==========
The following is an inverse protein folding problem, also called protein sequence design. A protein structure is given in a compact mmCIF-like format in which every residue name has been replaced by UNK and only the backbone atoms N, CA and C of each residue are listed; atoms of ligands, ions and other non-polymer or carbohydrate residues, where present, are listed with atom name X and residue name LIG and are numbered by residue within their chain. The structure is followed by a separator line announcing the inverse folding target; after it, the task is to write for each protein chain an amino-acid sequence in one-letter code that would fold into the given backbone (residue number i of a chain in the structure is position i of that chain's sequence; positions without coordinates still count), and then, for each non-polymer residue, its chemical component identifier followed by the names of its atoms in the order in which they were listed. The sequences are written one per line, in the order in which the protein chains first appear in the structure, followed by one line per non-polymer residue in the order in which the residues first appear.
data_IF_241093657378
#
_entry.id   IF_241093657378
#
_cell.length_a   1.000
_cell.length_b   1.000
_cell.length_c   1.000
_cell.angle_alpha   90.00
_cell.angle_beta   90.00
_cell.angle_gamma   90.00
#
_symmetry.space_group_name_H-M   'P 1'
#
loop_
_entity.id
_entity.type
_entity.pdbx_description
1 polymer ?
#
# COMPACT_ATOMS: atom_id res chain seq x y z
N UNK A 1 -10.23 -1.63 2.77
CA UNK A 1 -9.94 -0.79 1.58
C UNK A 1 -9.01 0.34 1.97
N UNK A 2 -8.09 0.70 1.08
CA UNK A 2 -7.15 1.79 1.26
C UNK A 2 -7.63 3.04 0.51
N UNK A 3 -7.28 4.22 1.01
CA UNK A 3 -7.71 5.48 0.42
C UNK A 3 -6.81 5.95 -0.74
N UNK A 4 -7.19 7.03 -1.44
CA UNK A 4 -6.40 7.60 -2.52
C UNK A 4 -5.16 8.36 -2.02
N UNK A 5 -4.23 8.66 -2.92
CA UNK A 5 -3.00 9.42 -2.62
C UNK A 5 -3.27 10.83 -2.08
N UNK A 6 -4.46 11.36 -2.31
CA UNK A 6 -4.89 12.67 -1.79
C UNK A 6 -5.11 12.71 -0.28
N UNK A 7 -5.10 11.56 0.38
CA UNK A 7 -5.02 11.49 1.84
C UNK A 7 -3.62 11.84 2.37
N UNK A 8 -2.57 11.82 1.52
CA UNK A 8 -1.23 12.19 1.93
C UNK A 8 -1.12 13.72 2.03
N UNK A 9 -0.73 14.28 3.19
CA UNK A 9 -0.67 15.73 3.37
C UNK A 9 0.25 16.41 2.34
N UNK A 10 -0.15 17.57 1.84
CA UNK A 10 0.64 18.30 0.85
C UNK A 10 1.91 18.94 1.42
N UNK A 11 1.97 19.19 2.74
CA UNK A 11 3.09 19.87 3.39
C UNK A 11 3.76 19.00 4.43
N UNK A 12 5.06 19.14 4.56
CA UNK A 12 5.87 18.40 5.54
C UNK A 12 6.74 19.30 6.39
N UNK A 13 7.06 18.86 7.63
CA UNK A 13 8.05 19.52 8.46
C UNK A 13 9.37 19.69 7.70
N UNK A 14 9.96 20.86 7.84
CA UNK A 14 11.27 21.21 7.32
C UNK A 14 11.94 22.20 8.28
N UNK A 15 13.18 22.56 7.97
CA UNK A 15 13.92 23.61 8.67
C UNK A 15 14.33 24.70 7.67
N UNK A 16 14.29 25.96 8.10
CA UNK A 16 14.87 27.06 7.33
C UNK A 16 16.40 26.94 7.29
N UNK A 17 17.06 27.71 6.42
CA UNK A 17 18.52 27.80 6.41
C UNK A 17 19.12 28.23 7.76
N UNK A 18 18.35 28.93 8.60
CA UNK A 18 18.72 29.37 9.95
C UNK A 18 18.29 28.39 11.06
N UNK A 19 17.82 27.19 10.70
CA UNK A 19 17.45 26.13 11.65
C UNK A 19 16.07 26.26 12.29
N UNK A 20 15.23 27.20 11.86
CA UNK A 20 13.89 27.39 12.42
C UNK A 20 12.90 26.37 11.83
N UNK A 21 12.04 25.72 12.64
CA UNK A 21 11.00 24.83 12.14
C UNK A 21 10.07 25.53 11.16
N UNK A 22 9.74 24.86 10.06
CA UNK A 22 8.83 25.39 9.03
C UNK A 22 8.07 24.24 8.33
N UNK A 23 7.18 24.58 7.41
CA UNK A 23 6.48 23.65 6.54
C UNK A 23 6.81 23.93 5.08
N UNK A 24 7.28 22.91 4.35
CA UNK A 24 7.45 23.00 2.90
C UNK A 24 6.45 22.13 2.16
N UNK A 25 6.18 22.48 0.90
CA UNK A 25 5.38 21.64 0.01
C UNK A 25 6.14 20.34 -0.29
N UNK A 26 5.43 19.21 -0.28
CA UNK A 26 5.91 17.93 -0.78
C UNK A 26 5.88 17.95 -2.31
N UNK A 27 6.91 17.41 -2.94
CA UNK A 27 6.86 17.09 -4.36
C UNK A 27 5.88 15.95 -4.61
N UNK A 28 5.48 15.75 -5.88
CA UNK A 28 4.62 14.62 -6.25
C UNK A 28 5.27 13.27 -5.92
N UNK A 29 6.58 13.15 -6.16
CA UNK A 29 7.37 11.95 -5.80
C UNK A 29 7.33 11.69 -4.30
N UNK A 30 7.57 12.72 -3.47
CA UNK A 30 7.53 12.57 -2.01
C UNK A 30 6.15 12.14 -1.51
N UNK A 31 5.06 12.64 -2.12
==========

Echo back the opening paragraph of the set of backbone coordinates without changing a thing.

The following is an inverse protein folding problem, also called protein sequence design. A protein structure is given in a compact mmCIF-like format in which every residue name has been replaced by UNK and only the backbone atoms N, CA and C of each residue are listed; atoms of ligands, ions and other non-polymer or carbohydrate residues, where present, are listed with atom name X and residue name LIG and are numbered by residue within their chain. The structure is followed by a separator line announcing the inverse folding target; after it, the task is to write for each protein chain an amino-acid sequence in one-letter code that would fold into the given backbone (residue number i of a chain in the structure is position i of that chain's sequence; positions without coordinates still count), and then, for each non-polymer residue, its chemical component identifier followed by the names of its atoms in the order in which they were listed. The sequences are written one per line, in the order in which the protein chains first appear in the structure, followed by one line per non-polymer residue in the order in which the residues first appear.